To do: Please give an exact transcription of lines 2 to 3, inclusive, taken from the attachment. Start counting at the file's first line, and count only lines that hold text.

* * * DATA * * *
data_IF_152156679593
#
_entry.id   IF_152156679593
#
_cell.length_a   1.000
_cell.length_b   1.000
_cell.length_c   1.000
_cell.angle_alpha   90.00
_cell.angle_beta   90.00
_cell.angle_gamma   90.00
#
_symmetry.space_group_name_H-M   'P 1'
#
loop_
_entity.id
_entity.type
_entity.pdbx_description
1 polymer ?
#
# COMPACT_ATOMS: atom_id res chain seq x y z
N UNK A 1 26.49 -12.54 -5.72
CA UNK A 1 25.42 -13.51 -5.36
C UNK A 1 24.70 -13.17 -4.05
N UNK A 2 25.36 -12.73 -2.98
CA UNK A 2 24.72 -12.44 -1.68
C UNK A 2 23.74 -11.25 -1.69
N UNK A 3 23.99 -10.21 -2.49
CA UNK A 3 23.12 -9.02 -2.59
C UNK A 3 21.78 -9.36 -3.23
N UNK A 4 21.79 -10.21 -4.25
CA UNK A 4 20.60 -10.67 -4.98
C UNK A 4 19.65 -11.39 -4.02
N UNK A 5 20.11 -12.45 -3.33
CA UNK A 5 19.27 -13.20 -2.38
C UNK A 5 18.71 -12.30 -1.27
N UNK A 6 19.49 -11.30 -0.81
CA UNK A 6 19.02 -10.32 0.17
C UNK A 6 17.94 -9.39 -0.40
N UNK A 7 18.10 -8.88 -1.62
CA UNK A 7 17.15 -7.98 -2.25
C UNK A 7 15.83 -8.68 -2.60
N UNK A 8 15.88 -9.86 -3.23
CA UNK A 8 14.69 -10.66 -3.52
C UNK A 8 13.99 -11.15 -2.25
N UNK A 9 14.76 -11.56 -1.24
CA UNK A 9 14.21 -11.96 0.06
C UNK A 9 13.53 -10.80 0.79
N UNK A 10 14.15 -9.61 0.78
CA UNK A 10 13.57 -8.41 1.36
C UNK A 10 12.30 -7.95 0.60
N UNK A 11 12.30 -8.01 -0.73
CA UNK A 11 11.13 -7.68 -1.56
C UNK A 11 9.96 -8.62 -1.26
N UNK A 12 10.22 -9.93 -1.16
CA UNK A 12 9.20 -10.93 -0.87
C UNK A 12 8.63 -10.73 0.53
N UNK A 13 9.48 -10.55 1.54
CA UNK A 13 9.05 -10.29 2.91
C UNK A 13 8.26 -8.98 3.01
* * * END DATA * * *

#
_entry.id   IF_152156679593